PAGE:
The roof that is so typical of stadiums built in RFK’s style hangs over much of the upper deck nosebleed seats and helps keep the noise in and amplify it. The whole upper deck and the mezzanine with its luxury-free luxury boxes hang over the lower tiers and help amplify the sound even more. Was this intentional? Probably not, but it does the trick.

Despite all its charms, RFK is dwarfed by FedEx Field and Baltimore’s M&T Bank Stadium, more modern facilities nearby with fancy luxury suites and no soul whatsoever. It wasn’t entirely clear why the old joint had won the honor of hosting the game Sunday. Some U.S. Soccer Federation officials I talked to over the weekend were surprisingly reluctant to wax poetic about the atmosphere or the stadium, though they noted that fans flocked to RFK for games in big numbers and that it has a fantastic natural-grass field. U.S. Soccer President Sunil Gulati said the fact that RFK is actually located in the nation’s capital and easily accessible by Metro, unlike FedEx Field, is a big deal, too. “If what you’re looking for me to say is the ambiance or something like that, no, it’s not that,” he said. “It’s an older stadium. We’ve been successful, so that’s why we’re here.” Gulati, like the other suits I talked to, wouldn’t speculate on whether the United States would ever play at RFK again. If D.C. United gets a new stadium soon, chances are they won’t.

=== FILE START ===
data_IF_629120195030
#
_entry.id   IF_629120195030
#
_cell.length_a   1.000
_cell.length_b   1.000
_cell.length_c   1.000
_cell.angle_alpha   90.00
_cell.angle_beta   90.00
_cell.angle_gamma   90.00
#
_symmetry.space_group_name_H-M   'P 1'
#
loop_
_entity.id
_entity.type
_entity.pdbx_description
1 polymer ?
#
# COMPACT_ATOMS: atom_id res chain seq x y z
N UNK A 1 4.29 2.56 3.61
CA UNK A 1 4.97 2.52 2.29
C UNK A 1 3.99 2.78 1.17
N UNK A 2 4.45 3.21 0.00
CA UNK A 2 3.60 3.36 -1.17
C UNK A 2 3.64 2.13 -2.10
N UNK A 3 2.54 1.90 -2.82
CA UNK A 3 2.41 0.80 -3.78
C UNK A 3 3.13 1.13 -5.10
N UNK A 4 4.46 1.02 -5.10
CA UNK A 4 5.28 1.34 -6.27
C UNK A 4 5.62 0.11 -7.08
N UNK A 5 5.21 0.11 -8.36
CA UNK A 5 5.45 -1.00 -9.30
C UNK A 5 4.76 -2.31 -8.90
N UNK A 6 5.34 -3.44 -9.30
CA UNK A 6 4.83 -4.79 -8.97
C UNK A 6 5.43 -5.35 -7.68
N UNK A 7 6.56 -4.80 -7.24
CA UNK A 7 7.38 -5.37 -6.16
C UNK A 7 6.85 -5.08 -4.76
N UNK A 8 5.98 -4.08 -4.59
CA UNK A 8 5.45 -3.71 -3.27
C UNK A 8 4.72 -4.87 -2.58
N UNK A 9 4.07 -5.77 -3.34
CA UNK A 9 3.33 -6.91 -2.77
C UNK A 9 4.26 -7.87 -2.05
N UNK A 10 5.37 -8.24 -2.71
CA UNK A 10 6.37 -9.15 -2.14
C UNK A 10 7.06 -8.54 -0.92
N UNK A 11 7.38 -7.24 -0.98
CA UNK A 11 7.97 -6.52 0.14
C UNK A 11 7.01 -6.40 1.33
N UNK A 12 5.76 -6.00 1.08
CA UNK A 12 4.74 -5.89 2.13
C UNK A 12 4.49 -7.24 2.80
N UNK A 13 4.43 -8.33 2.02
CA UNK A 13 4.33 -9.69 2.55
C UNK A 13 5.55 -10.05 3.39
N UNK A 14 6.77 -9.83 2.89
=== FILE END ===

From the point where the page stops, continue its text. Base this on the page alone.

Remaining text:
In the end, U.S. Soccer bigwigs aren’t that different from other sports executives in their quest for shiny, new stadiums stocked with palatial suites, sushi bars, and modern amenities. Character in the cheap seats usually loses out to champagne in the club seats. The game Sunday was just a friendly, after all; what’s an exhibition match if it’s not a giant money grab by the promoters? We’re suckers. We always line up and hand over our $50 to get in, no matter where the game is. But one day when it’s gone, we’ll miss the rickety spiritual home of the United States national soccer team.

RFK Stadium in U.S. Soccer history

• U.S. ties Ajax, 1990:

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• U.S. beats Argentina, 1999:

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• “The building is shaking,” U.S. beats Guatemala, 2000:

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• Honduras beats U.S. in World Cup qualifier, 2001:

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• U.S. ties Costa Rica, 2009:

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• U.S. beats Jamaica, 2011:

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• U.S. beats Germany, 2013:

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Photo by Mike Madden